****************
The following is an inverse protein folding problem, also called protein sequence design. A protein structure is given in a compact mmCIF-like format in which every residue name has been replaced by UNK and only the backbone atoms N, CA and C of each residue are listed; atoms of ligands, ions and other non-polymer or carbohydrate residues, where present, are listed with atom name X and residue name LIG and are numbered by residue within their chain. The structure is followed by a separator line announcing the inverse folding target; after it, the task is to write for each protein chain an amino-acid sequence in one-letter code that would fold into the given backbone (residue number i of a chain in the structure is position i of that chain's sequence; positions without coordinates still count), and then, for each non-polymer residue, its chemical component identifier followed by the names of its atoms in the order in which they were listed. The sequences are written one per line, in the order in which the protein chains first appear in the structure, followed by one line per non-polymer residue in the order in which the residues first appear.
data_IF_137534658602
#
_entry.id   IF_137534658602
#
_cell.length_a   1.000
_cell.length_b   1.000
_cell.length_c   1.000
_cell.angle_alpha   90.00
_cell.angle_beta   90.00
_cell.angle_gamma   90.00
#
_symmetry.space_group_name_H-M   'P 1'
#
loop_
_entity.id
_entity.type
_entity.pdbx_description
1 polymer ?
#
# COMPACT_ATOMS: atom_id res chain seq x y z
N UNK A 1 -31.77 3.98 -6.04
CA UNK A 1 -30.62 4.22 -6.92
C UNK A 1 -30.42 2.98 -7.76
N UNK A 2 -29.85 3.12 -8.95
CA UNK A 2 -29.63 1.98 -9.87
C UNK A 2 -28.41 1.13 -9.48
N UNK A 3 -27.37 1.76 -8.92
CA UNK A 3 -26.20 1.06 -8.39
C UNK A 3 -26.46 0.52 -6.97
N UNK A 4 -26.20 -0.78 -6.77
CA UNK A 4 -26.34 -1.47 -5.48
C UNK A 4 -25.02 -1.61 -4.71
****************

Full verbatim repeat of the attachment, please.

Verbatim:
The following is an inverse protein folding problem, also called protein sequence design. A protein structure is given in a compact mmCIF-like format in which every residue name has been replaced by UNK and only the backbone atoms N, CA and C of each residue are listed; atoms of ligands, ions and other non-polymer or carbohydrate residues, where present, are listed with atom name X and residue name LIG and are numbered by residue within their chain. The structure is followed by a separator line announcing the inverse folding target; after it, the task is to write for each protein chain an amino-acid sequence in one-letter code that would fold into the given backbone (residue number i of a chain in the structure is position i of that chain's sequence; positions without coordinates still count), and then, for each non-polymer residue, its chemical component identifier followed by the names of its atoms in the order in which they were listed. The sequences are written one per line, in the order in which the protein chains first appear in the structure, followed by one line per non-polymer residue in the order in which the residues first appear.
data_IF_137534658602
#
_entry.id   IF_137534658602
#
_cell.length_a   1.000
_cell.length_b   1.000
_cell.length_c   1.000
_cell.angle_alpha   90.00
_cell.angle_beta   90.00
_cell.angle_gamma   90.00
#
_symmetry.space_group_name_H-M   'P 1'
#
loop_
_entity.id
_entity.type
_entity.pdbx_description
1 polymer ?
#
# COMPACT_ATOMS: atom_id res chain seq x y z
N UNK A 1 -31.77 3.98 -6.04
CA UNK A 1 -30.62 4.22 -6.92
C UNK A 1 -30.42 2.98 -7.76
N UNK A 2 -29.85 3.12 -8.95
CA UNK A 2 -29.63 1.98 -9.87
C UNK A 2 -28.41 1.13 -9.48
N UNK A 3 -27.37 1.76 -8.92
CA UNK A 3 -26.20 1.06 -8.39
C UNK A 3 -26.46 0.52 -6.97
N UNK A 4 -26.20 -0.78 -6.77
CA UNK A 4 -26.34 -1.47 -5.48
C UNK A 4 -25.02 -1.61 -4.71